How do you work without a boss? Building a sense of responsibility in a non-hierarchical organisation

Five years ago, we gave up the hierarchical structure to build an organisation based on partner relationships. The inspiration for this change was the book of Frederic Laloux’s “Working Differently” and “The Boss, Who Has Time” by Andrzej Jeznach. The motivation to make the final decision was an important issue – the desire to build a non-hierarchical company without CEOs, managers and employees. Only a team of people who want to work together on cool projects.

The next step on this path was Piotr Duszyński’s resignation from the CEO role. As a limited liability company, we have a board, but we do not have a CEO. Few people know that companies in Poland can operate like this.

Reading the introduction, you might think the article is only for people wanting to build a teal organisation. However, I hope that this article will inspire you to trust people in companies with more complex structures than ours. This text will not be a review of research but just a brief description of our struggles to build a self-governed organisation.

Is it easy to work without bosses?

It is not. If you are considering a similar transformation in your company, consider the motivation for this change. Will it be a good move for your organisation? Will it work in your specific ecosystem? This is not a universal recipe for success, and in our case, it was simply about creating a team by the values we profess ourselves. This requires huge trust reserves, which is not easy in our region.

We are a nation where you have to earn trust, and many people believe you cannot trust someone because we will surely lose it sooner or later. Such opinions prevail among a large part of our society. In sociological research, in which the readiness to trust others is checked, we are usually at the grey end. In one of the most current (first quarter of 2022) studies conducted by Ipsos, only 16% of Poles answered yes to the question: “Generally speaking, can most people be trusted?”. We are 26th out of 30 surveyed countries. Of course, someone may consider such a result as positive because such an answer in a survey is associated, for example, with reason or caution. However, in building a self-governing team, this can be a big obstacle.

So how do we do it?

It’s not easy, but we’re moving towards building the aforementioned responsibility among team members. The overarching goal, which we strive for (although we know it is not fully achievable), is a situation where each organisation member, making decisions or actions, considers the good of his or her. At the same time, others trust that each of us does the same. To get closer to this unattainable state, we introduce certain rules that are supposed to help us.

Good practice in DeSmart

Trust is the foundation

A new person who comes to us is treated as a full team member. They have the same privileges as the people who founded DeSmart. We believe that people are okay with us. We do not control, we do not check, we do not go and do not inquire. We assume that everyone can be trusted, and one of our values is trust. Internally, we call it trust-ank, a combination of trust and respect. Paradoxically, this is not easy because we are used to control. Trust, on the one hand, frees you because you can make decisions yourself, but on the other hand, it creates some pressure. The awareness that you are responsible for a given matter is a certain burden which not everyone bears well. From the organisation’s side, it is important to make this person aware that nothing will happen if they make a mistake. We do not apply any penalties. Making mistakes is human.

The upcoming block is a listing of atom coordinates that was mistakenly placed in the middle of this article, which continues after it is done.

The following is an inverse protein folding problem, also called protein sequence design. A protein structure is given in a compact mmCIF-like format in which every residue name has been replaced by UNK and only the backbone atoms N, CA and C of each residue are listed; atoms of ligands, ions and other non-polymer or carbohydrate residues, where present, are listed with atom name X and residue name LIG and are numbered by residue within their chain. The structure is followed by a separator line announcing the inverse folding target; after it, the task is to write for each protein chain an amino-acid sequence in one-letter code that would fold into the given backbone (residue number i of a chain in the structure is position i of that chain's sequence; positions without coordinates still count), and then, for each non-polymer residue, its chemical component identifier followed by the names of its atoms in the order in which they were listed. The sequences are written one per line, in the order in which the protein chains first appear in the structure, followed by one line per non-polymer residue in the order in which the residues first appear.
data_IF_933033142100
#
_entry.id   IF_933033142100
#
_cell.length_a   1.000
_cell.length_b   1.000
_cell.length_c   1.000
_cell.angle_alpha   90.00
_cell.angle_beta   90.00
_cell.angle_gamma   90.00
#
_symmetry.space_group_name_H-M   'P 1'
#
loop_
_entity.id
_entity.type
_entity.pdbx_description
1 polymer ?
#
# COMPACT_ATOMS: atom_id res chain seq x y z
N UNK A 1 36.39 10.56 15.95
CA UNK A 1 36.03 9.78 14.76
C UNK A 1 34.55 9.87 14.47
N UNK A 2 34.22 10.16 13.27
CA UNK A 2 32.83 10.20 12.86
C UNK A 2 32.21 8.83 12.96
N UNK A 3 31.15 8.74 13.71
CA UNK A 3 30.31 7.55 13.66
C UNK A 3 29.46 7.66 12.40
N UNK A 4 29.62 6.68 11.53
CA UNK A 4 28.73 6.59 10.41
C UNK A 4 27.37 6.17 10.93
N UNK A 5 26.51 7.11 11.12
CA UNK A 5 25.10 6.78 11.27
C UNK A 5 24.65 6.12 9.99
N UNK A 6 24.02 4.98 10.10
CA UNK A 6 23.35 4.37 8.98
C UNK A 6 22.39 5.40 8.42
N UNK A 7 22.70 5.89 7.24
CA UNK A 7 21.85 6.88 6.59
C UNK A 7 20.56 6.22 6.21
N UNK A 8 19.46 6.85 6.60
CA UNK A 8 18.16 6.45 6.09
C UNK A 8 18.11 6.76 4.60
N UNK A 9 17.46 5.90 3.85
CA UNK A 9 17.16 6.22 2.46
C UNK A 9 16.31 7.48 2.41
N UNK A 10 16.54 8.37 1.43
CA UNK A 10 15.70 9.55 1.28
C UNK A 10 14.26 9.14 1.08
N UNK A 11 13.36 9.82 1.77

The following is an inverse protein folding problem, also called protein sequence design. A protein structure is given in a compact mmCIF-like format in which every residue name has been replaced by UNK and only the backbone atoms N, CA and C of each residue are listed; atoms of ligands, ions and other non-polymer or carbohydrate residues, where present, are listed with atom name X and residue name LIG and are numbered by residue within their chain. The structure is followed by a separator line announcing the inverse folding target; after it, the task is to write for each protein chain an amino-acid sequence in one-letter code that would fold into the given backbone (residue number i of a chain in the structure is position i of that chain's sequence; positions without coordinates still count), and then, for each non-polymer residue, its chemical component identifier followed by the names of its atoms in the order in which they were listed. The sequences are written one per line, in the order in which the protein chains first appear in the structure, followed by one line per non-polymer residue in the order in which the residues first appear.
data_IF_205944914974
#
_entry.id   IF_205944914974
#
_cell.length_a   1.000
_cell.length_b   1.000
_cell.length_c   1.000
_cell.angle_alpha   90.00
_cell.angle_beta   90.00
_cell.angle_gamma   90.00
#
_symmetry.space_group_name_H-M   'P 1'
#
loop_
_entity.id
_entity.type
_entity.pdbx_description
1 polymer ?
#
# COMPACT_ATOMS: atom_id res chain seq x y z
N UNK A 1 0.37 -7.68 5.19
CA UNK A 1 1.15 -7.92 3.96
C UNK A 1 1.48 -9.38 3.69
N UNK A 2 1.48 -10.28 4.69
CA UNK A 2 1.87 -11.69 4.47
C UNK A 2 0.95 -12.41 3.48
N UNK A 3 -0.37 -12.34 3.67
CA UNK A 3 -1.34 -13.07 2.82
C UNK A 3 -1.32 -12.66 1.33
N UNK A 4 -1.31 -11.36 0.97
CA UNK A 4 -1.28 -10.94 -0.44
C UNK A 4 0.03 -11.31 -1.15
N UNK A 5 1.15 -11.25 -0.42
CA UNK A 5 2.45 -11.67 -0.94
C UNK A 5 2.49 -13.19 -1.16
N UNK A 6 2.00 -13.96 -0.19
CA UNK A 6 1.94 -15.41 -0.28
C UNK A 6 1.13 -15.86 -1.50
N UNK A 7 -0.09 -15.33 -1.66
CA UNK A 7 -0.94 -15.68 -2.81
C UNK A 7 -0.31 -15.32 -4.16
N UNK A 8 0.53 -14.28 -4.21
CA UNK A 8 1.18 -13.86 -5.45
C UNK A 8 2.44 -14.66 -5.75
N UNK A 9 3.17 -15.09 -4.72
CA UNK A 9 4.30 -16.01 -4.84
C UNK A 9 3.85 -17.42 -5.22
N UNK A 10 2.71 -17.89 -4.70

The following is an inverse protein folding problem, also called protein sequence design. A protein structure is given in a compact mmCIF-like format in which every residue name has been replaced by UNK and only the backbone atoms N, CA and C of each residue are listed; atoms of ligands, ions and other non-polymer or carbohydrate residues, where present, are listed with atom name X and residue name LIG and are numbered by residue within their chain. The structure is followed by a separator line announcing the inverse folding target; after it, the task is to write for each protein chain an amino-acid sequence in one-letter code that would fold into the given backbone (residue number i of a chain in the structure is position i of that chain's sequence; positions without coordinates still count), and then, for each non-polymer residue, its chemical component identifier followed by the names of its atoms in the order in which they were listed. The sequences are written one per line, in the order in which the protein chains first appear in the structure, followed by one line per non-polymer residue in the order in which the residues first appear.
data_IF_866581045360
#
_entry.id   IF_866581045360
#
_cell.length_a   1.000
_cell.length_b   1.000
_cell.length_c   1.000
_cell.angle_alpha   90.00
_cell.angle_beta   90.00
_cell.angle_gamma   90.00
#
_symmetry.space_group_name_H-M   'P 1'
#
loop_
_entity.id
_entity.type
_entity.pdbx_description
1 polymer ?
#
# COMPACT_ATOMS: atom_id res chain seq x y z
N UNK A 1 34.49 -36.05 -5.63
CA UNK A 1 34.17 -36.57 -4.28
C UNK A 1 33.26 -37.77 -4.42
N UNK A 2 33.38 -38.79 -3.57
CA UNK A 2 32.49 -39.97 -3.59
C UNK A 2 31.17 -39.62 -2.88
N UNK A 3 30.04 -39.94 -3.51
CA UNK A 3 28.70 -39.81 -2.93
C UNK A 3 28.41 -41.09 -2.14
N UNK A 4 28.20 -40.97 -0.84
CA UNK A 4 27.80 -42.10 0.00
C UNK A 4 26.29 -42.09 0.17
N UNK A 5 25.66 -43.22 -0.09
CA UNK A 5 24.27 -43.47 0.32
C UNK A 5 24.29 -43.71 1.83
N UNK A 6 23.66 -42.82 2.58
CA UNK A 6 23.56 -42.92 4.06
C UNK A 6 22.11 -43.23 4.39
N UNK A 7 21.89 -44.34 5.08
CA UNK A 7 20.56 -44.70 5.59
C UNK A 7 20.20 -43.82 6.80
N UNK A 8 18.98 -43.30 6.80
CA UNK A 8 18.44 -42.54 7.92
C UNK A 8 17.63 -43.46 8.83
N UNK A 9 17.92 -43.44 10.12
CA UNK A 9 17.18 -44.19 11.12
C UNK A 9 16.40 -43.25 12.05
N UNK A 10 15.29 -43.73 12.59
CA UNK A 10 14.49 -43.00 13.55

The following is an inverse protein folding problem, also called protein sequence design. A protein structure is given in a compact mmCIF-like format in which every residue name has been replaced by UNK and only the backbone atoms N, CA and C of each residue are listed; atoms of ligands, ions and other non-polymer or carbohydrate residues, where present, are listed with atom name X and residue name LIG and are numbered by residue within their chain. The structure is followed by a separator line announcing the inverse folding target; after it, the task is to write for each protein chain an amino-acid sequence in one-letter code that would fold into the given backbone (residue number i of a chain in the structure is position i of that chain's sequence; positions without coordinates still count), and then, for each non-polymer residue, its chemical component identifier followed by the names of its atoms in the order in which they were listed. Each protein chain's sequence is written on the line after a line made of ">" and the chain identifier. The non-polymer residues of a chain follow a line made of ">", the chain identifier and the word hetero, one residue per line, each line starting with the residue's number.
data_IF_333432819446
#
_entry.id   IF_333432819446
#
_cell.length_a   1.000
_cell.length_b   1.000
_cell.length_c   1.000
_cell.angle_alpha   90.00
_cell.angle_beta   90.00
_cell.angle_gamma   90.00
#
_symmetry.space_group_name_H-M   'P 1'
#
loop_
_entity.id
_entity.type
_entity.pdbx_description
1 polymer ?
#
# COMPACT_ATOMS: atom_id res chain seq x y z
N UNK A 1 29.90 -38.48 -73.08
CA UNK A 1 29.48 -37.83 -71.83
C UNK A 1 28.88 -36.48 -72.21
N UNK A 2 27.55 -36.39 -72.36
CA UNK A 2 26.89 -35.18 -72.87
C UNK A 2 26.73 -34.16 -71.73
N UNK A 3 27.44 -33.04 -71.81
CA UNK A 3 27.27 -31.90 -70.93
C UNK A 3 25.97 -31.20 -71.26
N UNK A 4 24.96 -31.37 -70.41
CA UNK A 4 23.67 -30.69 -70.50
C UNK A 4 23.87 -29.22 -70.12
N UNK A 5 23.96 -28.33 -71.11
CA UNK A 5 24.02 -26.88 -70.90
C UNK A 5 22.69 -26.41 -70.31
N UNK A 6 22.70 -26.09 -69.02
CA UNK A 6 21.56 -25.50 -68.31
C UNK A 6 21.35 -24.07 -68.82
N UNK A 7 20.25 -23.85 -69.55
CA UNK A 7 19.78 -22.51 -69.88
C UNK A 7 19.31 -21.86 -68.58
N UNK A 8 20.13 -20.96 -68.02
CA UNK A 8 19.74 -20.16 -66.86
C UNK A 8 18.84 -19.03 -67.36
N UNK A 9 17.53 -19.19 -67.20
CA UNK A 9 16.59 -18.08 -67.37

Access to Information

If you encourage people to make decisions or increase their scope of responsibility, it is worth giving them a basis that allows them to take conscious actions. This is the information in our knowledge base and various operational documents related to the company’s operations. For some, awareness of access to finance is a big challenge. People working with us have access to accounting documents. In some periods, this can be stressful. This rule is related to transparency, another value important to us. This means that we do not hide any information from each other, especially uncomfortable ones. An example is negative customer feedback, which was only passed on to one team member. According to the value of transparency, the person who received feedback should pass it on. It is also important to inform the client that this is inconsistent with our values, and we ask for direct feedback from all team members.

Responsibility for the team

If we talk about responsibility for the organisation, a piece of this cake is also responsibility for other people, their mental well-being, and satisfaction with work or development opportunities. For example, if a team member has a harder period, we don’t wait for a manager to talk to him because we don’t have one. We support each other to get through it together. We also work on making everyone feel noticed and aware that their work is important to others. Additionally, we have created a gratitude tool, which we called PanDa. It has a web version but is also integrated with Slack. We use it to thank each other and then go to the general company channel. This way, we learn interesting things about what’s happening with other people. To make the thanks even more powerful, we introduced a rule that the more Pandas we produce in a given month, the more money we allocate to the chosen charitable purpose. And it works!

Limiting intermediaries

In our organisation, we have a flat structure. We do not have project managers in the traditional sense, and the whole team is responsible for the project’s success. Thus, every person working on the project knows everything about it. Responsibility for the project is full for all team members. The lack of a protective umbrella causes some people to naturally take responsibility for the project’s success, often becoming its informal leaders.

Recruitment. By the way, we invite you to our current offers;)